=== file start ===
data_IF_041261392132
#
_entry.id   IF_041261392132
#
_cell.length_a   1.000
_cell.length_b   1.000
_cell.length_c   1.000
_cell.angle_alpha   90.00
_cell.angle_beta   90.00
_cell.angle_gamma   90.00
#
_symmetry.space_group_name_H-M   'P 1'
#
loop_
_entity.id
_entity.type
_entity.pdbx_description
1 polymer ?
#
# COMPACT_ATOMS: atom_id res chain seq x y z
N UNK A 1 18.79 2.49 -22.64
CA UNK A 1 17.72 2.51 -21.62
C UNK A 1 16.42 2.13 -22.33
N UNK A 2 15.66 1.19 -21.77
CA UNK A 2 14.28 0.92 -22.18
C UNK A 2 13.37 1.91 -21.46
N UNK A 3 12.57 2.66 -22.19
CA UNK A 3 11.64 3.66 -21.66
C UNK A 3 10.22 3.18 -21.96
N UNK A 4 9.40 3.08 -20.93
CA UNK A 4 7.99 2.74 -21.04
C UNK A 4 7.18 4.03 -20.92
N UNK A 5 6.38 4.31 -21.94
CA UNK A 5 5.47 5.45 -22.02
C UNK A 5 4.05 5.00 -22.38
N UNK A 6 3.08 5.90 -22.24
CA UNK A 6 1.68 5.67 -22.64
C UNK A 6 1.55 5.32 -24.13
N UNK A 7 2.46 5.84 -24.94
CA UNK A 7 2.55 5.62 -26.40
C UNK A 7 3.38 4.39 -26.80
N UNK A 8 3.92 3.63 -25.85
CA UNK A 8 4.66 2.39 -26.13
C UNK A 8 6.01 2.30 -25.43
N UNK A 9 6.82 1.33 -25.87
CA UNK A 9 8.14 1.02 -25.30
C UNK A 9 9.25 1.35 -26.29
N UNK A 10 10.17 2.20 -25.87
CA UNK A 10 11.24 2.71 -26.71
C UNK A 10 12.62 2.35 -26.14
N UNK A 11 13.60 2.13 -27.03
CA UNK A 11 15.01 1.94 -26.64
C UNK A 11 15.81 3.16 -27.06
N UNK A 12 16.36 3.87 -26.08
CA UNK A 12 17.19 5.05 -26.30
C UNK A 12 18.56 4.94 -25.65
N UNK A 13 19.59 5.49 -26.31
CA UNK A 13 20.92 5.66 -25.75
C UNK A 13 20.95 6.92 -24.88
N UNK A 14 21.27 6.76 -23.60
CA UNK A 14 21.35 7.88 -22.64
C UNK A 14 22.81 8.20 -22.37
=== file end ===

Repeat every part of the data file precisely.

data_IF_041261392132
#
_entry.id   IF_041261392132
#
_cell.length_a   1.000
_cell.length_b   1.000
_cell.length_c   1.000
_cell.angle_alpha   90.00
_cell.angle_beta   90.00
_cell.angle_gamma   90.00
#
_symmetry.space_group_name_H-M   'P 1'
#
loop_
_entity.id
_entity.type
_entity.pdbx_description
1 polymer ?
#
# COMPACT_ATOMS: atom_id res chain seq x y z
N UNK A 1 18.79 2.49 -22.64
CA UNK A 1 17.72 2.51 -21.62
C UNK A 1 16.42 2.13 -22.33
N UNK A 2 15.66 1.19 -21.77
CA UNK A 2 14.28 0.92 -22.18
C UNK A 2 13.37 1.91 -21.46
N UNK A 3 12.57 2.66 -22.19
CA UNK A 3 11.64 3.66 -21.66
C UNK A 3 10.22 3.18 -21.96
N UNK A 4 9.40 3.08 -20.93
CA UNK A 4 7.99 2.74 -21.04
C UNK A 4 7.18 4.03 -20.92
N UNK A 5 6.38 4.31 -21.94
CA UNK A 5 5.47 5.45 -22.02
C UNK A 5 4.05 5.00 -22.38
N UNK A 6 3.08 5.90 -22.24
CA UNK A 6 1.68 5.67 -22.64
C UNK A 6 1.55 5.32 -24.13
N UNK A 7 2.46 5.84 -24.94
CA UNK A 7 2.55 5.62 -26.40
C UNK A 7 3.38 4.39 -26.80
N UNK A 8 3.92 3.63 -25.85
CA UNK A 8 4.66 2.39 -26.13
C UNK A 8 6.01 2.30 -25.43
N UNK A 9 6.82 1.33 -25.87
CA UNK A 9 8.14 1.02 -25.30
C UNK A 9 9.25 1.35 -26.29
N UNK A 10 10.17 2.20 -25.87
CA UNK A 10 11.24 2.71 -26.71
C UNK A 10 12.62 2.35 -26.14
N UNK A 11 13.60 2.13 -27.03
CA UNK A 11 15.01 1.94 -26.64
C UNK A 11 15.81 3.16 -27.06
N UNK A 12 16.36 3.87 -26.08
CA UNK A 12 17.19 5.05 -26.30
C UNK A 12 18.56 4.94 -25.65
N UNK A 13 19.59 5.49 -26.31
CA UNK A 13 20.92 5.66 -25.75
C UNK A 13 20.95 6.92 -24.88
N UNK A 14 21.27 6.76 -23.60
CA UNK A 14 21.35 7.88 -22.64
C UNK A 14 22.81 8.20 -22.37